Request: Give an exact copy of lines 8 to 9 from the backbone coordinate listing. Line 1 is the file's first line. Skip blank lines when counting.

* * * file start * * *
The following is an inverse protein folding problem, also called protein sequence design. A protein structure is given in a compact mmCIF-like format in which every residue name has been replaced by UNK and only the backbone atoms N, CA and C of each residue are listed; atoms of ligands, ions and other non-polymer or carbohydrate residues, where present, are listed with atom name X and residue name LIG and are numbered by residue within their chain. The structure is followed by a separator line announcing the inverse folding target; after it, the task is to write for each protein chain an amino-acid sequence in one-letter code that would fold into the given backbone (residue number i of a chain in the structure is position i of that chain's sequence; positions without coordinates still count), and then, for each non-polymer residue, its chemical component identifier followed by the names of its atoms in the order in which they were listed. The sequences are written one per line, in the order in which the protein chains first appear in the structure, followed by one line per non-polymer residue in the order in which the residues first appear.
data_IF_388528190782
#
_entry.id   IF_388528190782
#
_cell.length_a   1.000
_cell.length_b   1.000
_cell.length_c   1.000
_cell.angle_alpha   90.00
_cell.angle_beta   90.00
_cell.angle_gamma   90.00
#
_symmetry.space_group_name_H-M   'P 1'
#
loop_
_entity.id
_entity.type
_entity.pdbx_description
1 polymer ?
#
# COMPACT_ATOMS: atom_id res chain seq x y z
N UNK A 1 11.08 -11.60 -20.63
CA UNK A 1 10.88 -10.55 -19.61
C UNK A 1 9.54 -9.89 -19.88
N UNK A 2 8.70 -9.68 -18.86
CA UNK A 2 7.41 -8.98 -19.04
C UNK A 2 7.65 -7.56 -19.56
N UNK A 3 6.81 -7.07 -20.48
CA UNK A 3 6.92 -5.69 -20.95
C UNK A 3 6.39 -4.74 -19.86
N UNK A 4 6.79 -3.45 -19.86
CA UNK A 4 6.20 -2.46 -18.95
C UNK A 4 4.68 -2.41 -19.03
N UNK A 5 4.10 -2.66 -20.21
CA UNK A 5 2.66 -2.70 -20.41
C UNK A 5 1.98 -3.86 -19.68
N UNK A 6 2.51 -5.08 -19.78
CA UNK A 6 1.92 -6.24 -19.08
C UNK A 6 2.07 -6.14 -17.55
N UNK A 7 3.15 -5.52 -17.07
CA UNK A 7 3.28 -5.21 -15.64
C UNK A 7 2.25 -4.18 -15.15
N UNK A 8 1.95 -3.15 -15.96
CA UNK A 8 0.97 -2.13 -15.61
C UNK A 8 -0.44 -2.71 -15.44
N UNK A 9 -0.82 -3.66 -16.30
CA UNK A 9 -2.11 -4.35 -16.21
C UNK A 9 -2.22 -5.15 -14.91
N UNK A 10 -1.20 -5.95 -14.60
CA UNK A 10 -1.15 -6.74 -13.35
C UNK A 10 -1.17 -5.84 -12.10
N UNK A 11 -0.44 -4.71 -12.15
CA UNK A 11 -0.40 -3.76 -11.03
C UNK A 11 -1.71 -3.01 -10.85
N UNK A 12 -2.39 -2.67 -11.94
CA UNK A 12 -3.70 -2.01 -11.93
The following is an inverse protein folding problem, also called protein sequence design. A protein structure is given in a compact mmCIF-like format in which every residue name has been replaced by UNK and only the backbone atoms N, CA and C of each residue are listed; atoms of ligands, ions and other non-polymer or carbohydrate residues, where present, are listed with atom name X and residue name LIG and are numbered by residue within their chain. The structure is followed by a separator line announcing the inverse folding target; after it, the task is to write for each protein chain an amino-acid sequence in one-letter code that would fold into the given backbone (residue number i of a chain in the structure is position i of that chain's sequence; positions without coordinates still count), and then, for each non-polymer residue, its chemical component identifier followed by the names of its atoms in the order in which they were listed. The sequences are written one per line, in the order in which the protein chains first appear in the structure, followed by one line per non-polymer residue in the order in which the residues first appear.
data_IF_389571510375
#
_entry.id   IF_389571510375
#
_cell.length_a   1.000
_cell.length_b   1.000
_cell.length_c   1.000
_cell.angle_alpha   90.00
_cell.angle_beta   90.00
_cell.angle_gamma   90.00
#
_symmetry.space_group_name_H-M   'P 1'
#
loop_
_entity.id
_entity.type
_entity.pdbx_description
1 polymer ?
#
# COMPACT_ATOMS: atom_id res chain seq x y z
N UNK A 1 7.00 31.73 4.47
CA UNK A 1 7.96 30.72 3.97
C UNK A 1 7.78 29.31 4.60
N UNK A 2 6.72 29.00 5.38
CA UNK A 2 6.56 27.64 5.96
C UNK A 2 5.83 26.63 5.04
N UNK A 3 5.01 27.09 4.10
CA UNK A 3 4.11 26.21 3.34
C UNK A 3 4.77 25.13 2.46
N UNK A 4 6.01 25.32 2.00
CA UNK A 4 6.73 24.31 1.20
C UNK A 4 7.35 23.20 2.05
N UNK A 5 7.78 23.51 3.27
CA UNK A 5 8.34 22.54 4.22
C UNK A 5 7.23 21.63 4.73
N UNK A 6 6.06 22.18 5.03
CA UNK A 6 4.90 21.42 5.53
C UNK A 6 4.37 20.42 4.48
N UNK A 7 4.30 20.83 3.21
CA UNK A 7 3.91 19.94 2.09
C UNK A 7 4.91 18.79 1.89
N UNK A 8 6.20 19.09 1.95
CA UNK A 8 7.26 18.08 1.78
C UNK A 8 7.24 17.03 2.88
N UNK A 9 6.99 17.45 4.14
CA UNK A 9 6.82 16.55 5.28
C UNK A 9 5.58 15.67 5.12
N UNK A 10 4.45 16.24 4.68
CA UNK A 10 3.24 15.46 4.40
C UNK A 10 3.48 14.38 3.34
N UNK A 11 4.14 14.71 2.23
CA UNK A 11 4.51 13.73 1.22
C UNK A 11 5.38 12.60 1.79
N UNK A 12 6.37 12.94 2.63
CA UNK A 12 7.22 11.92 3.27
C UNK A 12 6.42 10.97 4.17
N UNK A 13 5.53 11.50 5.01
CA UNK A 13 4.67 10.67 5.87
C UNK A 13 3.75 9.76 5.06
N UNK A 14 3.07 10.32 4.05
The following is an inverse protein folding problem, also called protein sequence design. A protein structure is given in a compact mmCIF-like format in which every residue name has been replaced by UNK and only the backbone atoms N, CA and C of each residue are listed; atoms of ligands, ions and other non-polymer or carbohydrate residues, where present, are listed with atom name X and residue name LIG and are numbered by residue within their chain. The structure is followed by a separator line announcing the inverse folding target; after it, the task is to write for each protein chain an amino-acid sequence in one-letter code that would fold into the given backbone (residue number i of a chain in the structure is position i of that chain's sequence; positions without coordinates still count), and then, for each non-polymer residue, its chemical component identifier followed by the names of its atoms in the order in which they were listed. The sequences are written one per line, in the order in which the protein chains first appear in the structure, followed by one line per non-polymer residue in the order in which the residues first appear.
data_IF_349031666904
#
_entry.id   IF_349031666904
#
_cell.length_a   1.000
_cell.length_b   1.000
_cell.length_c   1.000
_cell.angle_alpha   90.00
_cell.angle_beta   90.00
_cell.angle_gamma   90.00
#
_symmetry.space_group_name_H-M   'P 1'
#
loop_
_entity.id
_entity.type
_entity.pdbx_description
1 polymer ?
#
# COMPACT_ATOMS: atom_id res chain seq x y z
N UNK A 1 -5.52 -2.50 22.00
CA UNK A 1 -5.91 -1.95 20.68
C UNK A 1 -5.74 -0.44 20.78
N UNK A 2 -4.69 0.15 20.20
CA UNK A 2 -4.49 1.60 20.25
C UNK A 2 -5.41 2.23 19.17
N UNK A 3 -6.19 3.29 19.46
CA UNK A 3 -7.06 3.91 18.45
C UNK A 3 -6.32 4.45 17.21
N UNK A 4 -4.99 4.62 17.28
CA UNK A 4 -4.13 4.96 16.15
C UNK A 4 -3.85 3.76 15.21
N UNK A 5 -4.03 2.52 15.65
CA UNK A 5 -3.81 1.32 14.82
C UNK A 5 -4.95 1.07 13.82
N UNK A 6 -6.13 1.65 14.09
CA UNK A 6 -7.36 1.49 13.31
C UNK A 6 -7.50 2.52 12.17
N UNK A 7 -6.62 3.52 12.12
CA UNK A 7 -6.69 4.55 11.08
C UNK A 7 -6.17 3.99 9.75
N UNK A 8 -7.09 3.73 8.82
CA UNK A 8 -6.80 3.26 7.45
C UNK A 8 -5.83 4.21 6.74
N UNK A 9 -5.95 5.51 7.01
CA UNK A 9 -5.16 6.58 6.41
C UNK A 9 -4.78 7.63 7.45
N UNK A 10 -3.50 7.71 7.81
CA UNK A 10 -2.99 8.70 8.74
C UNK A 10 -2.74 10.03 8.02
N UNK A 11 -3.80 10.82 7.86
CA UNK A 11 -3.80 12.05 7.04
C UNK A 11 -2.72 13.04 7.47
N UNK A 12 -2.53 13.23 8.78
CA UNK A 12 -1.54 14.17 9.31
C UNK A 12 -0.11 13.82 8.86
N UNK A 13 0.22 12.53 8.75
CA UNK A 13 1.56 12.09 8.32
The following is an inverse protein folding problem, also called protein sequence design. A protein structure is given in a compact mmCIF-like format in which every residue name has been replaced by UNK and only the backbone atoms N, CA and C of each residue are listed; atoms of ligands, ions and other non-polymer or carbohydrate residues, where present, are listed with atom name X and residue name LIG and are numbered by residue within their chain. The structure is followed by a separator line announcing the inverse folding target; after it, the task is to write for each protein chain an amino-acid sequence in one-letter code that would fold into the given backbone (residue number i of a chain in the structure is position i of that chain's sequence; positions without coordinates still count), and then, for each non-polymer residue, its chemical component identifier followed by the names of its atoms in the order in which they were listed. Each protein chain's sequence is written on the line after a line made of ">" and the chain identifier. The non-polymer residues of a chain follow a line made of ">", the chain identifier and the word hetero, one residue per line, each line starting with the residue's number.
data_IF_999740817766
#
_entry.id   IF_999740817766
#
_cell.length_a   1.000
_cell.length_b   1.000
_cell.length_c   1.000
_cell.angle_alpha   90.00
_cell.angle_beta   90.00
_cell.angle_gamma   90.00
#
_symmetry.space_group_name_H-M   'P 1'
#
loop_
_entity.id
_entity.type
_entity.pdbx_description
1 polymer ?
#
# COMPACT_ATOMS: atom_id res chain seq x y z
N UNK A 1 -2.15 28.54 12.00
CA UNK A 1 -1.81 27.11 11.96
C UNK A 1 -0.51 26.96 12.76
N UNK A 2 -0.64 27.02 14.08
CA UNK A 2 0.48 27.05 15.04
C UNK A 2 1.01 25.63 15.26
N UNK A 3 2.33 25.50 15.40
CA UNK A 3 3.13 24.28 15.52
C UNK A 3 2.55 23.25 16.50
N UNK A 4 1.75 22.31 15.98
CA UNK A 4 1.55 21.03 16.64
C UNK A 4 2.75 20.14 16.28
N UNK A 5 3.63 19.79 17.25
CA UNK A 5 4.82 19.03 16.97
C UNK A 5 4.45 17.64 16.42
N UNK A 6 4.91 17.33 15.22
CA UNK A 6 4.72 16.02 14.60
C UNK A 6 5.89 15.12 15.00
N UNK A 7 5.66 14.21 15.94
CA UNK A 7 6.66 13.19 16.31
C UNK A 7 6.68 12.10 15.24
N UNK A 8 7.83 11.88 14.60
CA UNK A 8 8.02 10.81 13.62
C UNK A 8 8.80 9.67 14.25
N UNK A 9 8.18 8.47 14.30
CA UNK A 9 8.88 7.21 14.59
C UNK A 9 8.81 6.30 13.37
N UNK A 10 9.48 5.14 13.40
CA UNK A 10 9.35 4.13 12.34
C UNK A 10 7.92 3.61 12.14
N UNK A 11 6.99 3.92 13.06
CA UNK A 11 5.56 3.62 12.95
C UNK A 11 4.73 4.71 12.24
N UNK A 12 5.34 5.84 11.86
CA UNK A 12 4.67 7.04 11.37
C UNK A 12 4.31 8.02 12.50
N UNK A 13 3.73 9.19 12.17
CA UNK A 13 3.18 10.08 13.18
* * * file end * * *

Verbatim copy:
_cell.length_c   1.000
_cell.angle_alpha   90.00